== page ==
Subject Predicate Object
Government response
government response summary
The Government is opposed to SF. SF is banned in UK waters and we support international controls. We are working to address the importation of shark fins, and to end illegal SF practices globally.
government response details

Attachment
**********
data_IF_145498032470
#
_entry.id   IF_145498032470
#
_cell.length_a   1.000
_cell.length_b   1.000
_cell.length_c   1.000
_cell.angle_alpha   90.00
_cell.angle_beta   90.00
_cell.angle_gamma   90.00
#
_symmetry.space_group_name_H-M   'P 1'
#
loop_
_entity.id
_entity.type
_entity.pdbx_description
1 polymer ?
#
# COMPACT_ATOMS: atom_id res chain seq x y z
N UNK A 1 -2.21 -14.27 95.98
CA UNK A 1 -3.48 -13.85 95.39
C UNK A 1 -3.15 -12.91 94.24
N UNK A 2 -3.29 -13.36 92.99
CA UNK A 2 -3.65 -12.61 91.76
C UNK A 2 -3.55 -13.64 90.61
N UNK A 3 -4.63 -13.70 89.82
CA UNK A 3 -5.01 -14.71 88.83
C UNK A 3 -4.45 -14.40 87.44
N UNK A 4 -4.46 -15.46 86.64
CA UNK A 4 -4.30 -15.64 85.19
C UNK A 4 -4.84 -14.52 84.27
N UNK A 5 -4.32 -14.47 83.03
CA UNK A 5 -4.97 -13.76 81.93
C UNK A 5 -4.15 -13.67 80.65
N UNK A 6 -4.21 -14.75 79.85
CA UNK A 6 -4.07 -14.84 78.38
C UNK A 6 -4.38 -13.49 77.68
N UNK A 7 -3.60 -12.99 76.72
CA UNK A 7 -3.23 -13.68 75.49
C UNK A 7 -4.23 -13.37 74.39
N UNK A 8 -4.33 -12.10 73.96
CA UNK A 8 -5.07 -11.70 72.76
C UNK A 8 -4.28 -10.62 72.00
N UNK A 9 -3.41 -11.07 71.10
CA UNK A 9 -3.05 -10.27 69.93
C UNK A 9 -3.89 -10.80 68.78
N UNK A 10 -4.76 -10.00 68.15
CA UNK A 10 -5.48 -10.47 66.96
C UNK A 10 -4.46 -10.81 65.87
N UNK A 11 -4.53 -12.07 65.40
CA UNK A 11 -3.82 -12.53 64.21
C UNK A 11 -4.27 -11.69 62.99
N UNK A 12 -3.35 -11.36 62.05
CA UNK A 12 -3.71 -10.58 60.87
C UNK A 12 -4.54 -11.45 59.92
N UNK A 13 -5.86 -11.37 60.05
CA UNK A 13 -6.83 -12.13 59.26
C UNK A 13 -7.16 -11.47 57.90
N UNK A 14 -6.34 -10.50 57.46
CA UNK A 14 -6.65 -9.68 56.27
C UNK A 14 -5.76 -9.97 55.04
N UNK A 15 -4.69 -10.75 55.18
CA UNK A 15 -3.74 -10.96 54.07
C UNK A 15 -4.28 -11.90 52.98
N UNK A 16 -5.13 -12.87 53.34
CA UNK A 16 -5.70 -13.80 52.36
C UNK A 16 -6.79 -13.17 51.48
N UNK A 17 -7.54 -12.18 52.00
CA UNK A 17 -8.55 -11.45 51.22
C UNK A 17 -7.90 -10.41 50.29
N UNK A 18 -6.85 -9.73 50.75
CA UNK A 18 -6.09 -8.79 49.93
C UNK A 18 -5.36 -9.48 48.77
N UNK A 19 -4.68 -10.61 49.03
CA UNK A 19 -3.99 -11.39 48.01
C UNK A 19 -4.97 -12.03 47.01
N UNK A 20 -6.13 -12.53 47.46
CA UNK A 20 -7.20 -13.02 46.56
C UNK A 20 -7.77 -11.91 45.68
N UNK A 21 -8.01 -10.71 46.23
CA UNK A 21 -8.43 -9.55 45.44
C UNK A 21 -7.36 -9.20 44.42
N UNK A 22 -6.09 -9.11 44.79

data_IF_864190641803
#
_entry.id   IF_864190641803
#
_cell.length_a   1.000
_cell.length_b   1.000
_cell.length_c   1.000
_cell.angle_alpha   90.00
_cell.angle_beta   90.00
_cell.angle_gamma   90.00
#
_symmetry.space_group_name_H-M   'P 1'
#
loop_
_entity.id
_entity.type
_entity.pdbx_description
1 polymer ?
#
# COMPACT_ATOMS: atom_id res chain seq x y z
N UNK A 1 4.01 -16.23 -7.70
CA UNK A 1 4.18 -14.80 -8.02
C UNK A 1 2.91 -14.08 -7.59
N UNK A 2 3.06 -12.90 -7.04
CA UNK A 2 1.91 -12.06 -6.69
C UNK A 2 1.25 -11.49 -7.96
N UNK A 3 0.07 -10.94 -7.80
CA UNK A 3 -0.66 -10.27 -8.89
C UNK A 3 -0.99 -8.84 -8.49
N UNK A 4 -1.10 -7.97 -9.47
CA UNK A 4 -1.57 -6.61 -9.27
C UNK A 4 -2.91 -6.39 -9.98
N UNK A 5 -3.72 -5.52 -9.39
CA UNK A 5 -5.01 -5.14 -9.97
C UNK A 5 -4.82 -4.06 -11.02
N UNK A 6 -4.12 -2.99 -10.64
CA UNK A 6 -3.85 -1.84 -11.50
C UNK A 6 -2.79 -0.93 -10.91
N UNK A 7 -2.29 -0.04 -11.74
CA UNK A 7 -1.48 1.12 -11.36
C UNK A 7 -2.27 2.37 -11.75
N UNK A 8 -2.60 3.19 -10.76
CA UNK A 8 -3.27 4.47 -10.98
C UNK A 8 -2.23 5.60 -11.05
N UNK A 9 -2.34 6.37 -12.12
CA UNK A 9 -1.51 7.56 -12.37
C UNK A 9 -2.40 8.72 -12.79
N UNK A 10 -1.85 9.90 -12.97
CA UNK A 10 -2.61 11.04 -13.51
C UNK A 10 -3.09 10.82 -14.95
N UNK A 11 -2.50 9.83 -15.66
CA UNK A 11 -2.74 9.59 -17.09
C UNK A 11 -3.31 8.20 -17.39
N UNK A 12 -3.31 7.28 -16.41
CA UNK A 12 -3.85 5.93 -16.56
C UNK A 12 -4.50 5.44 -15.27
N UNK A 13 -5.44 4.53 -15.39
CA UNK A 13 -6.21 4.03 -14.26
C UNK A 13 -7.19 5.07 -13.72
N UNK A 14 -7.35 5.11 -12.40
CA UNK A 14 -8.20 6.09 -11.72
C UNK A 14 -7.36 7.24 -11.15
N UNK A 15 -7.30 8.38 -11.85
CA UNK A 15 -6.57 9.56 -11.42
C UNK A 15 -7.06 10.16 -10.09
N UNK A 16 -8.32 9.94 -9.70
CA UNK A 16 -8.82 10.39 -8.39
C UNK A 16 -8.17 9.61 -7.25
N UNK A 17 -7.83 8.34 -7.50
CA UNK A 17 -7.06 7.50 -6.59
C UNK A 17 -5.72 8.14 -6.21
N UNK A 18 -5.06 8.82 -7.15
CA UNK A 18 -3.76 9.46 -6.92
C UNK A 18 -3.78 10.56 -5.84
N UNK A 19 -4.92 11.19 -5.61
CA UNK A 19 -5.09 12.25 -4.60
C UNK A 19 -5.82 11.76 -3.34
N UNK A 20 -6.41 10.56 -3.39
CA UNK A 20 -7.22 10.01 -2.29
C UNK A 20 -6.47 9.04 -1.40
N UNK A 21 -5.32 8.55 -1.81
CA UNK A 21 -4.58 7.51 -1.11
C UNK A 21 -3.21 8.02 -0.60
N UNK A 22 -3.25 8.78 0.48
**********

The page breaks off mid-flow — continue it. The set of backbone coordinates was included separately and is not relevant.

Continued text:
The UK has a strong track record in marine conservation and places great importance on ensuring that appropriate protection and management is in place for all shark species. The UK Government is strongly opposed to shark finning, the practice of removing the fins of a shark and discarding the body at sea. The UK has already banned the act of shark finning and has enforced a Fins Naturally Attached policy in order to combat illegal finning of sharks in UK and EU waters. This means that shark fins from sharks fished in UK and EU waters can only be retained and utilised provided they are still attached to the shark when landed at port by fishing vessels.Following the end of the Transition period we will explore options consistent with World Trade Organisation rules to address the importation of shark fins from other areas, to support efforts to end illegal shark finning practices globally.The UK Government does not oppose the capture and use of sharks providing catches are shown to be genuinely sustainable; the whole shark is used; and that fins are not removed from sharks while alive. The Government is also exploring a range of other measures to support shark conservation. The greatest conservation benefit for sharks will come through controls directed at the activities of the fishing vessels operating on the high seas rather than just restrictions on the trade itself. This is why the UK continues to press for stronger international controls within the Regional Fisheries Management Organisations (RFMOs), the Convention on International Trade in Endangered Species of Wild Fauna and Flora (CITES), the Convention on Migratory Species (CMS) and the associated Sharks MoU.Additional trade controls are in place for certain species of sharks under CITES. These can prohibit the trade in particular species or require trade to be carefully regulated, including through additional assessments of sustainability. Currently there are 46 species of sharks and rays listed under CITES and the UK played a leading role in successfully championing the listing of 18 shark species to appendix II of CITES at the Conference on Parties in August last year.Having left the EU, the UK can champion conservation measures much more forcefully in international fora. This will help improve shark conservation globally through RFMOs and through CITES. In addition, EU law allows individuals travelling to Europe to carry 20kg of dried shark fins for personal consumption. Our departure from the EU allows us to consider options to tighten the personal import allowance and improve the traceability of the shark in fin trade in the UK.Department for Environment, Food and Rural AffairsThis is a revised response. The Petitions Committee requested a response which more directly addressed the request of the petition. You can find the original response towards the bottom of the petition page (
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